After a very unpleasant hailstorm the other week that prematurely terminated my crocuses and tiny irises, the next round of bulbs and spring flowers have marched in. Another of my favourites are the species tulips. Blooming early and finishing before the trees fully leaf out, they flourish and spread in the spring sunshine and will grow under trees as long as they get the early sun. As a bonus their leaves are smaller and often much more decorative than the messier large tulips.
Tulipa humilis “eastern star” tightly closed on a cloudy day and open on a sunny day
Starry clusters of Tulipa turkestanica look as if they have fallen from the sky and sparkle in the sun
Tulipa peppermint stick looks as yummy as its name and Tulipa sylvestris is known as the woodland tulip
Tulipa peppermint stick
All spread slowly and form long lived clumps.
Another lovely little known spring shrub is Abeliophyllum, sometimes known as the Korean white forsythia. It is more refined than the common yellow forsythia and has a delicate horizontal open form when grown as an understory shrub.
Jonquils make their appearance and like the species tulips bloom before the larger bulbs.
Even the sun shining through unfurling buds lifts the spirit on a chilly spring day!
Along with the bulbs, early blooming perennials begin to put on their show. The hellebores or lenten roses (known as Christmas roses in the UK…lucky them!!) opened in time for Easter this year with their beautiful sophisticated yet subtle flowers. They are a worthy investment but be sure to plant them in a partly shaded spot with rich soil and then leave them alone to mature slowly into a clump. There are several hybrids on the market with both single and double flowers but the original lenten rose is still one of the loveliest.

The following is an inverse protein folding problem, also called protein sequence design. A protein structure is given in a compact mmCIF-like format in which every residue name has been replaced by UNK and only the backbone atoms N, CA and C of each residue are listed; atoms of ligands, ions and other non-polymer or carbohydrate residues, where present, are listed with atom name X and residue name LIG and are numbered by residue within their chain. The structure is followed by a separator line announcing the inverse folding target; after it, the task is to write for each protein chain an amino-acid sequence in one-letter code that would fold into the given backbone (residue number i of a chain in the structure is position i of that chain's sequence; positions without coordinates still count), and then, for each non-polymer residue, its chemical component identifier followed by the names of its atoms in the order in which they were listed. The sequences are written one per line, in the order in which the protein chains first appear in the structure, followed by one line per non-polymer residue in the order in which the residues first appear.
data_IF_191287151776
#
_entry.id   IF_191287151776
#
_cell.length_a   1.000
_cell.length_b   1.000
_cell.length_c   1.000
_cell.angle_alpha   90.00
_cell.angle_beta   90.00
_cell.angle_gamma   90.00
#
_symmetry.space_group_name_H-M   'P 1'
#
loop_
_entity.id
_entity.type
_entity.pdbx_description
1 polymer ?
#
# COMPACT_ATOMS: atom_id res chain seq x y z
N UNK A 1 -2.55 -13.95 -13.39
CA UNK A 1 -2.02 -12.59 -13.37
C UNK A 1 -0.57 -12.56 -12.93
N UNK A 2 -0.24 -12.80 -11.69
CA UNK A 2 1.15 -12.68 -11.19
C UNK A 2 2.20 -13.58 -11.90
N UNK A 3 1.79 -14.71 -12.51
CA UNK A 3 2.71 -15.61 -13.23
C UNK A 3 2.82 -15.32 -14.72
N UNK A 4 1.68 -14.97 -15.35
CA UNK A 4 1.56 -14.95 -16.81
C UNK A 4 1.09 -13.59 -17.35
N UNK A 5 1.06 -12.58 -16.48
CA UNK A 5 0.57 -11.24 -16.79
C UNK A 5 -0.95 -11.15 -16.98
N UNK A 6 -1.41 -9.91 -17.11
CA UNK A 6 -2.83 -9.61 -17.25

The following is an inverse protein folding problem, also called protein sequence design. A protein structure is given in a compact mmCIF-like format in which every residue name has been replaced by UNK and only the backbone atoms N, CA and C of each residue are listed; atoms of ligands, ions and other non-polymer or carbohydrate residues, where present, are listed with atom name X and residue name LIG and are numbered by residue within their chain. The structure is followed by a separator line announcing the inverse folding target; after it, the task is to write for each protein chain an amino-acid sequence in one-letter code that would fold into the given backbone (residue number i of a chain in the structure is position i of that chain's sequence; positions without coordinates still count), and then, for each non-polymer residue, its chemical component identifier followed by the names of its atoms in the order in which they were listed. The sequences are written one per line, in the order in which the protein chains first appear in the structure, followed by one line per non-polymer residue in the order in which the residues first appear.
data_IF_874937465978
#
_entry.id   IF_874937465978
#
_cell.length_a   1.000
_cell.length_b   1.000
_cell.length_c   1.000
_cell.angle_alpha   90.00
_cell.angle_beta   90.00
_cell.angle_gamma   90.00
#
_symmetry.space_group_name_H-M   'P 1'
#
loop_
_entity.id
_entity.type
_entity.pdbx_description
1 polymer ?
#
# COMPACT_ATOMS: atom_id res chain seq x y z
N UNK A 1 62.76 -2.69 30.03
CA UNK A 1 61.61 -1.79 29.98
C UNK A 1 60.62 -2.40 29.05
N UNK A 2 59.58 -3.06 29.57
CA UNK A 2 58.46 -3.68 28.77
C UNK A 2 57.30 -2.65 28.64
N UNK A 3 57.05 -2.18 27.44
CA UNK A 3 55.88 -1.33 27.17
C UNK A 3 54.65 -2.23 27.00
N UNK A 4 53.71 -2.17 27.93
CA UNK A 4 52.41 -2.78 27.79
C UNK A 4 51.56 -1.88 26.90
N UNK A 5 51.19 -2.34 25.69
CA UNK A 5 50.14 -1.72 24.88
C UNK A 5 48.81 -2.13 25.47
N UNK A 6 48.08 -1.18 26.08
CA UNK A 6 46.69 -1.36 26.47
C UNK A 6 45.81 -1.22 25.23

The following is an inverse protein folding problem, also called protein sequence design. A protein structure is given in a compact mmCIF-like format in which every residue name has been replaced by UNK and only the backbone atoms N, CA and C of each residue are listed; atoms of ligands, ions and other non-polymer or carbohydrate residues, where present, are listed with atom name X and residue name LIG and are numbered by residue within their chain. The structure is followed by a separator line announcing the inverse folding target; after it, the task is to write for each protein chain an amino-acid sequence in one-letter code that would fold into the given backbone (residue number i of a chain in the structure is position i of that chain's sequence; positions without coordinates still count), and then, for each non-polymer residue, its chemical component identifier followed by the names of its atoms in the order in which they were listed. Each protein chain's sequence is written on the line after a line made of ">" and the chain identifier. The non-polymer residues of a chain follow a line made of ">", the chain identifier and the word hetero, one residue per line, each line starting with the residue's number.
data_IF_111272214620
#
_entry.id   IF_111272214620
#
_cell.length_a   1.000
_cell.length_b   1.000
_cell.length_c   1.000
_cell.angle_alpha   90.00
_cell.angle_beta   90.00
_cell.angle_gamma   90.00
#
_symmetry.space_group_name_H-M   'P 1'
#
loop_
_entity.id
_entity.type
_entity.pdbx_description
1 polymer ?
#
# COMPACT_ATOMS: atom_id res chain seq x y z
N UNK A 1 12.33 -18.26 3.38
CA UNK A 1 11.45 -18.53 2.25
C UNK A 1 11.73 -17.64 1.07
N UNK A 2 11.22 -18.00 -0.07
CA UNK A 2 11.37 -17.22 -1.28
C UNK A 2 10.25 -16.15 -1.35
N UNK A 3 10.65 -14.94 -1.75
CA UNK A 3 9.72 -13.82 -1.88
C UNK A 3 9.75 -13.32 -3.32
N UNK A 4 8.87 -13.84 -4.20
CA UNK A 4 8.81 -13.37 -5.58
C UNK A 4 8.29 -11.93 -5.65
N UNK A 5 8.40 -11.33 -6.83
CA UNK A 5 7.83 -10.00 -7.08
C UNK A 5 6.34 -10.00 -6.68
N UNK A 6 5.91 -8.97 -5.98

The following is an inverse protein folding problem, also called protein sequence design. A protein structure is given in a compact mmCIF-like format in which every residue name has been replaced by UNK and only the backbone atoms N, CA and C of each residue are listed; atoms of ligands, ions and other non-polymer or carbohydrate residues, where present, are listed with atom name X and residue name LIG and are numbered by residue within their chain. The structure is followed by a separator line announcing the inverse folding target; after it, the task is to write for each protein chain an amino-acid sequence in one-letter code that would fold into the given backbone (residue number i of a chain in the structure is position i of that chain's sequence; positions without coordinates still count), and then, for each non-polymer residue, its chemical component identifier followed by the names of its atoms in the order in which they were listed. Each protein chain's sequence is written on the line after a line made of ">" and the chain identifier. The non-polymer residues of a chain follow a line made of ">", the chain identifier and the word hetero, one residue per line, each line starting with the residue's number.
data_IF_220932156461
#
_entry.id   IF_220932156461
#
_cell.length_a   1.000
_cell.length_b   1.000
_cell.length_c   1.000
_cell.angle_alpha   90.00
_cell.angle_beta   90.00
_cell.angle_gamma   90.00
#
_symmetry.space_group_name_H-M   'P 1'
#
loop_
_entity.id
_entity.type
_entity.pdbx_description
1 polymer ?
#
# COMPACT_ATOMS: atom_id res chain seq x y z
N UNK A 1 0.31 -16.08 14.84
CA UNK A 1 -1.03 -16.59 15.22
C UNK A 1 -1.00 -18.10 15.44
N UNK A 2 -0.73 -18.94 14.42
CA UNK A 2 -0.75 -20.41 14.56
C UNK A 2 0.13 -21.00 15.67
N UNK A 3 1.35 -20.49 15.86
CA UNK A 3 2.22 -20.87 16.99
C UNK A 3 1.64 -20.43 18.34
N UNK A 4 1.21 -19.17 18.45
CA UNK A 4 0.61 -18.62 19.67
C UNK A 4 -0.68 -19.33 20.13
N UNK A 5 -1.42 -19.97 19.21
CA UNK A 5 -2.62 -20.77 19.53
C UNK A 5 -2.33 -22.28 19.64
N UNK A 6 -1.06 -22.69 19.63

White lenten rose
I of course can’t resist adding my all time favourite flowering shrub/trees, a magnolia. From bud to blossom…
And don’t forget to look around when you are out in the country. The wild flowers are coming out and you can find simple delights like this coltsfoot growing by the roadsides.
Tussilago farfara or coltsfoot
It is known as coltsfoot because someone rather fancifully thought the leaves looked like the bottom of a colt’s foot. It is considered a medicinal herb and the flowers are edible.
Enjoy the parade of flowers and I can hardly wait for the next round of players to march on in!
Happy gardening 🙂